Szabo is pitching the app as an additional revenue stream for businesses and says it “provides a unique means for attracting new customers without any extra marketing.” However, it isn’t clear how businesses are supposed to manage the whole thing—someone will need to monitor usage, control access to the bathroom, and deal with possible problems. Techcrunch reports that Flush is exploring using smart locks to enable self-service and insurance to cover potential damage.

There are also accessibility and equity issues around charging for bathroom access. While paid toilets are common in Europe, they’re also relatively cheap—around one euro or less—and the United States hasn’t widely adopted such systems. TechCrunch notes that in the face of a lack of public restrooms in cities around the US, “privately owned restrooms have become a vital resource for homeless populations.”

TechCrunch also points out that similar ideas have been tried in the past, without much success. In 2017, a startup called Good2Go raised millions in funding and partnered with, among others, Peet’s Coffee for a similar paid bathroom venture. However, the company “eventually pivoted to selling general door access control tech after failing to make the economics work.”

Read the full story here.

More News

The Barista League Is Back With 12 Stops For 2024‘ – via Sprudge

Costa Rica’s 2023/24 Coffee Harvest Seen Down 13% on Early Rains, Labor Shortage‘ – via Nasdaq

JDE Peet’s Completes Acquisition of Brazilian Coffee and Tea Business‘ – via FoodBev

The Starbucks X Stanley Tumbler Is Causing Chaos At Target’ – via Sprudge

An Opera Production About Coffee is Taking Over an NYC Coffee Shop‘ – via Daily Coffee News

Black Sheep Coffee Poised for US and UAE Launches as Annual Sales Double‘ – via World Coffee Portal

Blank Street Coffee Relied on Low Costs to Grow—Now it’s Betting on Subscriptions’ – via CNBC

AI Comes to Green Coffee Sorting with the Avercasso CS One’ – via Daily Coffee News

Thermoplan Black&White4 CTS Announced New World Latte Art Championship Espresso Machine‘ – via World Coffee Portal

The Week in Coffee Unionizing

The National Labor Relations Board has denied an attempt to decertify the union at Starbucks’ Mall of America location in Minnesota. A group of baristas, many of whom were hired after workers voted to join Starbucks Workers United, filed the petition with assistance from the National Right to Work Legal Defense Foundation, an anti-union advocacy group. Workers can apply for a vote to dissolve their union if more than a year has passed without an initial bargaining contract and more than 30% of employees sign the decertification petition.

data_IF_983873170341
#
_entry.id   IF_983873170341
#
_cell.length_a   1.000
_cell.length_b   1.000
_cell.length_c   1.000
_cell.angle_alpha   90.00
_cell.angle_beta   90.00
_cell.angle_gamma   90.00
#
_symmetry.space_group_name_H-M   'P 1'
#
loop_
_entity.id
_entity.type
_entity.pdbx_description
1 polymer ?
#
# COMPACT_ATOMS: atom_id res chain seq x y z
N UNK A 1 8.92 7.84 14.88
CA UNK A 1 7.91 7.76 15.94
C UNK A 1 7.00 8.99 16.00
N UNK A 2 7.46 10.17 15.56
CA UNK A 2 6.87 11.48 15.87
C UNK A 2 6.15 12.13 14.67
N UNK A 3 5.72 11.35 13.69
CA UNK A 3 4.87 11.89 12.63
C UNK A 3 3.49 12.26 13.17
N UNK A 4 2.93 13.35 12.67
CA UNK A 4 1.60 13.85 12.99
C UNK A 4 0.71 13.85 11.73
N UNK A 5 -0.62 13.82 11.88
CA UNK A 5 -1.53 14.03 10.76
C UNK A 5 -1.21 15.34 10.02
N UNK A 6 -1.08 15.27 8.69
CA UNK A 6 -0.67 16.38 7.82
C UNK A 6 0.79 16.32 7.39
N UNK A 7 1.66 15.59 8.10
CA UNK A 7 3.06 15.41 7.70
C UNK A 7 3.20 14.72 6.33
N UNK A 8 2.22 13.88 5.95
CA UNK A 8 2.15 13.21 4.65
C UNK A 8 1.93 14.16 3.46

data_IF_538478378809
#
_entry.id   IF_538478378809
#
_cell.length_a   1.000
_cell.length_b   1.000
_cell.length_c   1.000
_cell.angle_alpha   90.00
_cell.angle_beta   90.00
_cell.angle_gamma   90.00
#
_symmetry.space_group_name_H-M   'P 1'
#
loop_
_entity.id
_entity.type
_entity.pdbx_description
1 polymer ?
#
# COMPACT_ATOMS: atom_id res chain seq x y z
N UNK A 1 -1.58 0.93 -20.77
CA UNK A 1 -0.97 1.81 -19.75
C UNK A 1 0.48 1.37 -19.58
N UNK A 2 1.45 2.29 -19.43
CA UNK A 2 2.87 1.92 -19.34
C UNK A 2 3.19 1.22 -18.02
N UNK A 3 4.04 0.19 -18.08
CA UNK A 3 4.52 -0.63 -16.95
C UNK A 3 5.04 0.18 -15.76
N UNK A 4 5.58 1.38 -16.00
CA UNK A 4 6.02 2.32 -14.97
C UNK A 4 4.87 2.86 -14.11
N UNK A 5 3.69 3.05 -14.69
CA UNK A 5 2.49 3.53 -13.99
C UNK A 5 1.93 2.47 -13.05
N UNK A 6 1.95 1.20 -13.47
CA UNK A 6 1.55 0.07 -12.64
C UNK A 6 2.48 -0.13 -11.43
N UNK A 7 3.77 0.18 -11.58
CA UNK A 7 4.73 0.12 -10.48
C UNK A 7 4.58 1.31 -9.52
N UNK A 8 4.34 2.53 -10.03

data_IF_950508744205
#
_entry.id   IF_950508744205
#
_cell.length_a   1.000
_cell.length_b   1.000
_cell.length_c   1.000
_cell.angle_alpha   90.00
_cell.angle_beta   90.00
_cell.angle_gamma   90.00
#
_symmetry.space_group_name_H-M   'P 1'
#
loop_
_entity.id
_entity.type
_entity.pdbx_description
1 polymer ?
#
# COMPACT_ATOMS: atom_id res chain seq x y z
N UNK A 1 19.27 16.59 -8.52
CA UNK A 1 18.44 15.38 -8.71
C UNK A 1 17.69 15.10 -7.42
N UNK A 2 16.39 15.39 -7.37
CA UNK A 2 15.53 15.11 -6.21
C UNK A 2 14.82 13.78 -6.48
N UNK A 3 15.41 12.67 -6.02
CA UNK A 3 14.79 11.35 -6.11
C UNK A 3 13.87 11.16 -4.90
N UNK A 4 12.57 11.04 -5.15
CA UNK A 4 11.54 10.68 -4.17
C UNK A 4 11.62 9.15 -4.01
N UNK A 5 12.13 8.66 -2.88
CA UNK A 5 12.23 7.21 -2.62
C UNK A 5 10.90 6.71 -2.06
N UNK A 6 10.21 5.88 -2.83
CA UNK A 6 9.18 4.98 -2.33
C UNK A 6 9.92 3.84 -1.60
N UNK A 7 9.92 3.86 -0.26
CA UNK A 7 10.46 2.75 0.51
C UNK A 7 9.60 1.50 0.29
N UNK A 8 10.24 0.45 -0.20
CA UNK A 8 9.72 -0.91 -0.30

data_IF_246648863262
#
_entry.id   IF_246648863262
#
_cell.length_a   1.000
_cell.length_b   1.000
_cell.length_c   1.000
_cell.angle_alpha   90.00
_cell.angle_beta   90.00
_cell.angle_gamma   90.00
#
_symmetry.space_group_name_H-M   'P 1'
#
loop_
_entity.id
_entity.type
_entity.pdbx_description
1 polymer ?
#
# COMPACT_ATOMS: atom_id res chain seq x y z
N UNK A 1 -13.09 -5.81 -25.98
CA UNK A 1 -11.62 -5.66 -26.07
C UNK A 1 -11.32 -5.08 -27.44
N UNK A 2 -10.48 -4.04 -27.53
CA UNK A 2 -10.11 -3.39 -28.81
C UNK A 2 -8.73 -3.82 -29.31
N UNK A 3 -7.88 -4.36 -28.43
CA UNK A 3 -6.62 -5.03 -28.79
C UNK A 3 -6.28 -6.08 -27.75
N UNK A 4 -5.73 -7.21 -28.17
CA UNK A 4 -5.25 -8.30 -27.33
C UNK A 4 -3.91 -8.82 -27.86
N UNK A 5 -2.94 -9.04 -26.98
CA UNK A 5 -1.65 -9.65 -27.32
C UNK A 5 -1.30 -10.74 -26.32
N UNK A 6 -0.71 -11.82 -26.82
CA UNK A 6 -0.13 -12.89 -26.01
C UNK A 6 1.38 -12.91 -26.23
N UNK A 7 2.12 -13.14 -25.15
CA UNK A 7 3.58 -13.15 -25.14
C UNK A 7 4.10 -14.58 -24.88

However, the labor board can block the petition if it suspects unfair labor practices. According to an analysis from Bloomberg Law, the NLRB’s ruling to deny decertification stems from the litany of complaints, allegations, and rulings that have found Starbucks in violation of labor laws—the company’s actions mean that any decertification vote would be unfairly tarnished.

The National Right to Work Legal Defense Foundation has helped workers at other stores attempt to decertify their unions, with mixed results. The NLRB dismissed a petition at Starbucks’ Reserve Roastery in Manhattan as well as two others in New York state. In Philadelphia, however, the group has had some success: workers at Good Karma Coffee House voted to disband their union in September, and this week, Workers United opted to end its involvement with one Ultimo Coffee unit after a majority of the cafe’s staff signed a decertification petition.

The number of Starbucks stores filing decertification keeps creeping up—it’s at 20 now, according to figures provided by Starbucks—but other stores continue to unionize. There have been multiple filings and elections in the past week alone, from California to Indiana and Pennsylvania, and the total number of unionized locations now stands at over 370.

Coffee and the Climate Crisis

The International Coffee Organization published its biannual Coffee Report and Outlook in December 2023, which provides an overview of global coffee production and consumption statistics. Among other things, the report looked at the impact of weather on coffee production over the 2022/23 growing season.

Unsurprisingly, adverse weather events like floods and drought beset coffee-growing regions around the world. Although it doesn’t mention climate change by name, the report is littered with examples of unreliable weather causing issues for growers: too much rain in India, Peru, and Colombia decreased their output; drought in Uganda and Côte d’Ivoire had a similar effect. In Côte d’Ivoire, which produces more coffee than El Salvador or Kenya, yields fell nearly 65% due to drought.

Honduras managed to increase production by nearly 15%, despite “labour shortages, high fertiliser costs, heavy rain and reports of a resurgence of coffee leaf rust disease.” According to the United Nations, the labor shortage issue can at least partly be explained by climate change. In Guatemala, according to the Coffee Report and Outlook, “production is falling due to many of the same issues faced by the origin’s Central American neighbours, namely high labour costs, availability of labour and erratic weather.”

Beyond the Headlines

‘What Happens When Coffee Meets Reality TV?’ by Jenn Chen

‘The World Cup of Coffee!’ by D.T. Max

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Fionn Pooler

Fionn Pooler is a coffee roaster and freelance writer currently based in the Scottish Highlands who has worked in the specialty coffee industry for over a decade. Since 2016 he has written the Pourover, a newsletter and blog that uses interviews and critical analysis to explore coffee’s place in the wider, changing world (and also yell at corporations).